where p is an embedding parameter, which is used to construct the homotopy series solution as
$z ( t ) = ∑ n = 0 ∞ p n z n ( t ) .$
Inserting Equation (5) into Equation (4), we have
which leads to the following systems of initial value problems:
$D t α z 0 ( t ) + z 0 ( t ) = 0 , z 0 ( 0 ) = λ ,$
The conformable derivative of arbitrary order $α$, $0 < α ≤ 1$, of a function $z ( t ) : [ 0 , ∞ ) → R$ is defined by [26,27,28,29]
Accordingly, the systems in Equations (7) and (8) become
$t 1 − α z 0 ′ ( t ) + z 0 ( t ) = 0 , z 0 ( 0 ) = λ ,$
Equation (11) is defined as nth-order systems. The solution of the zeroth-order system (i.e., the system of order zero) in Equation (10) is obtained as
From Equations (11) and (12), the first-order system becomes
To solve the first-order ordinary differential equation in Equation (13), we rewrite such equation in the form:
The solution of Equation (14) subject to the initial condition $z 1 ( 0 ) = 0$ is given in terms of the integrating factor as
or
Therefore, $z 1 ( t )$ is finally given by
The second-order system takes the from of Equation (11):
Proceeding as above, the solution of the system in Equation (18) can be solved as follows:
where $I 1$ and $I 2$ are defined, respectively, by
and
The two integrals above can be explicitly calculated as
and
From Equation (19), we obtain $z 2 ( t )$ in the form:
Implementing Equations (22) and (23), the expression in Equation (24) reads
where the following identity:
is used to obtain Equation (25). From Equations (24) and (25), we finally get $z 2 ( t )$ as
In the same manner, the solutions of higher-order systems can be provided. Now, the HPM gives the n-term approximate analytic solution $ρ n ( t )$ when $p → 1$ as
$ρ n ( t ) = ∑ i = 0 n − 1 z i ( t ) .$
Accordingly, we have the following three-term approximate analytic solution:
At this point, the approximate solution in Equation (29) can be validated as $α → 1$. In that case, the approximate solution in Equation (29) reduces to
which agrees with the third-order approximate solution in [5] for the model in Equations (1)–(3). Hence, the present results are applicable for $0 < α ≤ 1$ and more general than those in relevant literature [3,4,5,6] when $α → 1$. The applicability and validity of the obtained results are illustrated in the next section, where the convergence of the approximate solutions in Equation (28) is valid in the whole domain $t ≥ 0$ for all values of $q > 1$. Moreover, the present approximate numerical results are validated by calculating the residual $| R E n ( t ) |$ defined by
by using the n-term approximate solution to estimate $z ( t )$.

## 3. Results

This section is devoted to the domain of applicability and validity of the obtained approximate solutions in the previous section for the conformable form of the AE. The convergence of the Homotopy perturbation method (HPM) was discussed in detail for ODEs (ordinary differential equations) by Ayati and Biazar [23]. For FPDEs (fractional partial differential equations), the convergence of the HPM was recently analyzed by Touchent et al. [34] and Sene and Fall [33]. Ayati and Biazar [23] proved that the series in Equation (28) is convergent in the limit if $∃ ( 0 ≤ ϵ i < 1 )$ such that , where . For illustration of convergence, we consider $α = 0.8$, $λ = 1$, and $q = 1.4$. Accordingly, we have $ϵ 1 = 0.2988$, $ϵ 2 = 0.3853$, $ϵ 3 = 0.1932$, $ϵ 4 = 0.1089$, $ϵ 5 = 0.0657$, $ϵ 6 = 0.0414$, $ϵ 7 = 0.0268$, $ϵ 8 = 0.0175$, and $ϵ 9 = 0.0120$, which proves the convergence of the present approximate solutions, even if the domain $0 ≤ t ≤ 1$ is extended. If the domain is enlarged to be $0 ≤ t ≤ τ , τ > 1$, we still have $0 ≤ ϵ i < 1 , ∀ i ∈ N .$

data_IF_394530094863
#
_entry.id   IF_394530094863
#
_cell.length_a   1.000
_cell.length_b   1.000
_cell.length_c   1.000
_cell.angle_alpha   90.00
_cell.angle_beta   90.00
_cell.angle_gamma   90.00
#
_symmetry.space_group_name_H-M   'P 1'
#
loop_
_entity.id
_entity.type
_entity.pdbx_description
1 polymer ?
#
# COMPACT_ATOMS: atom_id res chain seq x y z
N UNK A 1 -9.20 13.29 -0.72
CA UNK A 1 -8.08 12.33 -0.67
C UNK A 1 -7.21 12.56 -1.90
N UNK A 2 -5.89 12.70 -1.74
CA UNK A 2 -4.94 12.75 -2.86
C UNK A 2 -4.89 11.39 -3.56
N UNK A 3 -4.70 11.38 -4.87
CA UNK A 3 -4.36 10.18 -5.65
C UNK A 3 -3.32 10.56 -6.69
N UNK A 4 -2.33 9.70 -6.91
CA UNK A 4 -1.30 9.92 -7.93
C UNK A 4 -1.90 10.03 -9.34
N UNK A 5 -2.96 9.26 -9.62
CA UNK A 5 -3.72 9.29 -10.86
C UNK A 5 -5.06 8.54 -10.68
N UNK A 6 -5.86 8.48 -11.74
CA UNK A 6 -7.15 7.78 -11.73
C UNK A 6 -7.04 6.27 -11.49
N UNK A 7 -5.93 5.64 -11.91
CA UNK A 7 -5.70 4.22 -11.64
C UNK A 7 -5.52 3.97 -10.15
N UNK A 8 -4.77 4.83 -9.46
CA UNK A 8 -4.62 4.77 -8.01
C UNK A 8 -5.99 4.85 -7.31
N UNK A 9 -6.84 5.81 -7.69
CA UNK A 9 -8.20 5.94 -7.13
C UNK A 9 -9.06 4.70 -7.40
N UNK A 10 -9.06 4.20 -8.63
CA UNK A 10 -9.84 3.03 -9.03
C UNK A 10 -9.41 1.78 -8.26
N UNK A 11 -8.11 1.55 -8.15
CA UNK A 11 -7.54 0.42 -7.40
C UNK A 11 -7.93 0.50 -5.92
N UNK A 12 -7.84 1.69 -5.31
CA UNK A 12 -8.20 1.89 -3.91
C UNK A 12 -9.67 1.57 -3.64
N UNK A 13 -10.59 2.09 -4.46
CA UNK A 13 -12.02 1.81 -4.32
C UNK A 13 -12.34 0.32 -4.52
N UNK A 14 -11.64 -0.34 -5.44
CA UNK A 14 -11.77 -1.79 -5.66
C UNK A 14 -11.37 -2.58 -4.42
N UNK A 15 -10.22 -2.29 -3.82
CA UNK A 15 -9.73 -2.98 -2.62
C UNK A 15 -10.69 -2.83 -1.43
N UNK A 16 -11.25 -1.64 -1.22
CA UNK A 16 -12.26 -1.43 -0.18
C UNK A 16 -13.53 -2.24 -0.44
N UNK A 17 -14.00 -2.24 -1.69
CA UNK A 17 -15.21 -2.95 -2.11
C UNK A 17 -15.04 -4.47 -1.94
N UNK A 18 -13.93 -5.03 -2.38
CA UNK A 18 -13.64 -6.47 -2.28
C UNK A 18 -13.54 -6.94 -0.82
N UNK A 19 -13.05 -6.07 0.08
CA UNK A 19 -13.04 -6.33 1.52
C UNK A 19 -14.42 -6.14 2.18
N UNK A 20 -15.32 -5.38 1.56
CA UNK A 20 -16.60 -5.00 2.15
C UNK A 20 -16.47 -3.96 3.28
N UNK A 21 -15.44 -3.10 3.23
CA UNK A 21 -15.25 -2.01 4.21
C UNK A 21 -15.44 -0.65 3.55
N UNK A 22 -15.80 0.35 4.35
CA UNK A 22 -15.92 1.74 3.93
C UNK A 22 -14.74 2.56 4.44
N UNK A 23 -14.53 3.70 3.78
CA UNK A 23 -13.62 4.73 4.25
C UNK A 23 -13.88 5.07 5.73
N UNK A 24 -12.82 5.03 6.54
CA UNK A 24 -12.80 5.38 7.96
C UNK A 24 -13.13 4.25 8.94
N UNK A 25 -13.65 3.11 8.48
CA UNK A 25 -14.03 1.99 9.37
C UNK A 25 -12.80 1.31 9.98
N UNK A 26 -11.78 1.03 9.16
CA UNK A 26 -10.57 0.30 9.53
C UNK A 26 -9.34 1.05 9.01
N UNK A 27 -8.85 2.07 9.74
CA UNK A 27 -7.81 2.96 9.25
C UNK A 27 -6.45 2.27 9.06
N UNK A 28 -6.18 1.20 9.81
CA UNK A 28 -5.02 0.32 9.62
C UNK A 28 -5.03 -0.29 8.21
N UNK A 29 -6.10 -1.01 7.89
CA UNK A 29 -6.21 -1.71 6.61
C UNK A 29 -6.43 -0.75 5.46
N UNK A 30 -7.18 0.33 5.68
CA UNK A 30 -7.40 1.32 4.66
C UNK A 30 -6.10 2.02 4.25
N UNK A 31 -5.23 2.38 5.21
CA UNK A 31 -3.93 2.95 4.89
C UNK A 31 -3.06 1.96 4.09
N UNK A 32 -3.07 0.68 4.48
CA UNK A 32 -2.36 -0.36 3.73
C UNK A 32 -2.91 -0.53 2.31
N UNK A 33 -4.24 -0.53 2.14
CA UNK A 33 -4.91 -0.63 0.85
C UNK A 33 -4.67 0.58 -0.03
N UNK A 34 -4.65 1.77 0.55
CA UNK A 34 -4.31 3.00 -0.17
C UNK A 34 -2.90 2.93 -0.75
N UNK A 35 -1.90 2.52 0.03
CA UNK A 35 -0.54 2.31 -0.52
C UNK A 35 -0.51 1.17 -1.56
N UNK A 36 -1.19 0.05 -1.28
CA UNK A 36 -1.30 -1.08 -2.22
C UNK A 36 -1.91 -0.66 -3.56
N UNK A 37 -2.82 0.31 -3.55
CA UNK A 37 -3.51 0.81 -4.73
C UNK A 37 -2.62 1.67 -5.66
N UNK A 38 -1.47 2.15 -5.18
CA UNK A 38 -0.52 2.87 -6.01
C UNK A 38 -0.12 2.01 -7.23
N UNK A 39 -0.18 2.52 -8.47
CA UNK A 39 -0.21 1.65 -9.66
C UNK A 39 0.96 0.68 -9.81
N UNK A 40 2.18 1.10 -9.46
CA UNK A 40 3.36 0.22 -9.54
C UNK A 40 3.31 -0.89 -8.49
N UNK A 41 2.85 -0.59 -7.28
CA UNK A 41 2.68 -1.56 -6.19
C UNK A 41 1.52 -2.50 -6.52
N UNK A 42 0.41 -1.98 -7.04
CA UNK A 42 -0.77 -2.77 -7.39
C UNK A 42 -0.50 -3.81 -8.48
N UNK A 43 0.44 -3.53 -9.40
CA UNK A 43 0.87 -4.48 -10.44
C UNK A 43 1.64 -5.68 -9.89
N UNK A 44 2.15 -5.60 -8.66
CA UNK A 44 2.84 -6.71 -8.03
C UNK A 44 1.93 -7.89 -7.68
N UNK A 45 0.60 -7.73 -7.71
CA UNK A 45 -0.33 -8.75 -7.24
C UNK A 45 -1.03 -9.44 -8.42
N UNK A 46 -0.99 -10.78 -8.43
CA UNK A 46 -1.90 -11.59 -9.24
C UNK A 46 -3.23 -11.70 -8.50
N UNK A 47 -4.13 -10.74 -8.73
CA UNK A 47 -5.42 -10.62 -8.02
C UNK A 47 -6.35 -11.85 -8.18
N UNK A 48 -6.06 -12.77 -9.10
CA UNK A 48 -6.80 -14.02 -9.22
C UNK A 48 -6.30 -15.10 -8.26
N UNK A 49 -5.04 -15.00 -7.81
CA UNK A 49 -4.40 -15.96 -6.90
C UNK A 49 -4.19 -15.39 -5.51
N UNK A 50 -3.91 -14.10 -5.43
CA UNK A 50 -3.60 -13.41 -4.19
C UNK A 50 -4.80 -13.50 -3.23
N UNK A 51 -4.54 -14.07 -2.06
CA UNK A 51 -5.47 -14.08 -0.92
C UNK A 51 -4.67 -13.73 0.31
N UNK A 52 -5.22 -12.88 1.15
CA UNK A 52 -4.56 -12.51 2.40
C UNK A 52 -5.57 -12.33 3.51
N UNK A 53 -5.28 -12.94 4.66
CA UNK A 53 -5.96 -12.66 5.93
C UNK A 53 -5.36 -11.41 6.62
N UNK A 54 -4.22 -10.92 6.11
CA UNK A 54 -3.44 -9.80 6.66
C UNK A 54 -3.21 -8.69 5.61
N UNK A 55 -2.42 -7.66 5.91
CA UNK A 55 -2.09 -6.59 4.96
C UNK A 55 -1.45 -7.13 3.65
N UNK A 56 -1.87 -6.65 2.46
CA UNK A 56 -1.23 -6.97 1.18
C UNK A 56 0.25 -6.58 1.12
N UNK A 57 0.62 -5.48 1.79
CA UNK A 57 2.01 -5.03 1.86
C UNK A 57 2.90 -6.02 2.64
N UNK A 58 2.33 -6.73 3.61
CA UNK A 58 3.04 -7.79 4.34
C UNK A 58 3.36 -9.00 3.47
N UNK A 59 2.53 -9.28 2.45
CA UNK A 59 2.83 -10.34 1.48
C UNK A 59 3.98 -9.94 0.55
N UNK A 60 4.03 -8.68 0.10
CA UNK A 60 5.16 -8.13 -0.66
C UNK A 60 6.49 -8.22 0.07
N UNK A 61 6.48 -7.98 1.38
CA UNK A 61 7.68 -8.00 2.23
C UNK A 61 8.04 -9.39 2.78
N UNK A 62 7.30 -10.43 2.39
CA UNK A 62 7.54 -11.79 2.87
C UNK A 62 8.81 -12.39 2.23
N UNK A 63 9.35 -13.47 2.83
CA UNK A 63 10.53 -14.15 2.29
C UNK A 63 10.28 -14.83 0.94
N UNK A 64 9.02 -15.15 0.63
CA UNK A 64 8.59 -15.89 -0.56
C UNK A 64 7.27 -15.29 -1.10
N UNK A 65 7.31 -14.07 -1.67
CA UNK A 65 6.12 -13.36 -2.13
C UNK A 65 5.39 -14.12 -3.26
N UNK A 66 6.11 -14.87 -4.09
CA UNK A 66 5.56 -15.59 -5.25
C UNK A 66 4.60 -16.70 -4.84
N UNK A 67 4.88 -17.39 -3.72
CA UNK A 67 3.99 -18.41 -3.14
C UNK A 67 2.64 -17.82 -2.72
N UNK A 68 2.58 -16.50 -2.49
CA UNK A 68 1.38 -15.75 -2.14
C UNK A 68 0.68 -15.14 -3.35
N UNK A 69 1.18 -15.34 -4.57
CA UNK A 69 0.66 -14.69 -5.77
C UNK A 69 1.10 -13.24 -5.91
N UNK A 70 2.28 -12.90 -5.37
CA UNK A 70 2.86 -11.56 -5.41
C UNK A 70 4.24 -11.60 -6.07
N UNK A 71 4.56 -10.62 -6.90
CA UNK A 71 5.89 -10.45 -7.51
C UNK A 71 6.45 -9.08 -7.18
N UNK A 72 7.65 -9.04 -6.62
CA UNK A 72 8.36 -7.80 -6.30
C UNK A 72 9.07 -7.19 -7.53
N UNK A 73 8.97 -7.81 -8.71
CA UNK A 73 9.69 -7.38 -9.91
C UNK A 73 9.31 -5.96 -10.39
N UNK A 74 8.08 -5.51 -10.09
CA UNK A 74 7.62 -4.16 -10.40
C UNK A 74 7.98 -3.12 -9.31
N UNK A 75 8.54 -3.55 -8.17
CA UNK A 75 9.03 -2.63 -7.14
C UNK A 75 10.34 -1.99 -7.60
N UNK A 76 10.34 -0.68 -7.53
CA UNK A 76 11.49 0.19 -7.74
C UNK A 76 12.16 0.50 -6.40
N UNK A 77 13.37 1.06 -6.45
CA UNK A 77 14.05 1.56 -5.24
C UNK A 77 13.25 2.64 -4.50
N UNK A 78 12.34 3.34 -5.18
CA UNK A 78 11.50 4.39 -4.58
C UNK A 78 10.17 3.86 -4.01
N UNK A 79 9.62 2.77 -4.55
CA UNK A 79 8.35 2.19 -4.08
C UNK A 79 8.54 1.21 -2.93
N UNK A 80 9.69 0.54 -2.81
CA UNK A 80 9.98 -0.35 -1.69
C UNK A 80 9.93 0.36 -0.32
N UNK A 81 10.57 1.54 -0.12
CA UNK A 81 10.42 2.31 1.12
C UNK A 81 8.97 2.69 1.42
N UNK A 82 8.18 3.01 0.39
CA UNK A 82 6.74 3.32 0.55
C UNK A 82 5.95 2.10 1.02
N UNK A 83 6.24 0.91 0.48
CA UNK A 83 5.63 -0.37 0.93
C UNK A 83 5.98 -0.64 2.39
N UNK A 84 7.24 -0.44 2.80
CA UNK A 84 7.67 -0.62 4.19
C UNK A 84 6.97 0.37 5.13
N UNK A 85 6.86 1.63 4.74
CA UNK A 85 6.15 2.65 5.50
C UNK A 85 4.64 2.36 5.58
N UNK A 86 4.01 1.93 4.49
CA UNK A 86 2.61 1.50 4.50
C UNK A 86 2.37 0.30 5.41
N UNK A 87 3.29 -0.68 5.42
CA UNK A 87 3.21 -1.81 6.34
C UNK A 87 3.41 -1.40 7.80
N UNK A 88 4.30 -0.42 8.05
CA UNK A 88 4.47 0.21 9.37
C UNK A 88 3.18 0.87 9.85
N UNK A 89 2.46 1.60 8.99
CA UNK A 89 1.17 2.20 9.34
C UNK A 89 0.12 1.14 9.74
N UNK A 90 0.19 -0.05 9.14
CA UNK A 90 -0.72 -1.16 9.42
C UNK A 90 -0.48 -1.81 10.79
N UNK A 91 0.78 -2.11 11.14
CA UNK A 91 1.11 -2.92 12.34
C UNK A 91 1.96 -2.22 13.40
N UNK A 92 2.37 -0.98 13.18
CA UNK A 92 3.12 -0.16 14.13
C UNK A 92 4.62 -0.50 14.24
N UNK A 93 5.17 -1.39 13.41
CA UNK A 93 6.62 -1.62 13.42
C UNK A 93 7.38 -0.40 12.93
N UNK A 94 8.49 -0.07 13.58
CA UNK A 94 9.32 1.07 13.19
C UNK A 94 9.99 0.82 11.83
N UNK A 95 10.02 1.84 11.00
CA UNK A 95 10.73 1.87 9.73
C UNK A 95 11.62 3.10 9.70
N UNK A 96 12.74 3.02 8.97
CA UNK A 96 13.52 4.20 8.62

The convergence of the sequence $ρ n ( t )$ in Equation (28) is demonstrated in Figure 1, where the approximate solutions $ρ 6 ( t )$, $ρ 8 ( t )$ and $ρ 10 ( t )$ are depicted at $α = 0.8$, $λ = 1$, and $q = 1.6$. This figure shows that the approximate solutions using a few terms approach to a certain curve as the number of terms increases, even for large values of the independent variable. This may explain how the convergence of approximate solution is estimated, in addition to the above analysis of convergence. Furthermore, it is shown below that the approximate solution $ρ 10 ( t )$ leads to highly accurate numerical results, especially, when $q ≥ 2$.
The variation of $ρ 10 ( t )$ versus t is displayed in Figure 2 at various values of the arbitrary order $α$ of the CD. To validate the current results, the residual $| R E 10 |$ is plotted versus t in Figure 3 and Figure 4 at two particular values of the delay parameter q, $q = 1.6$ and $q = 2$, respectively, for various values of $α$. The obtained results in these two figures reveal that $| R E 10 |$ is small when $q = 1.6$, while it rapidly decreases as q increases as observed from Figure 4 when $q = 2$. In addition, the profile of $| R E 10 |$ against two sub-domains of the parameter $q ( > 1 )$ is introduced through Figure 5 ($1.1 ≤ q ≤ 1.6$) and Figure 6 ($5 ≤ q ≤ 10$) in the domain $t ∈ [ 0 , 50 ]$ at $λ = 1$ and $α = 0.8$. It is noticed from these figures that the maximum values of $| R E 10 |$ in these sub-domains are, respectively, $6 × 10 − 2$ and $2 × 10 − 16$. In addition, it can be concluded that the residual becomes very small and rapidly decreases (approaches zero) for relatively higher values of q, i.e., when $q ≥ 2$.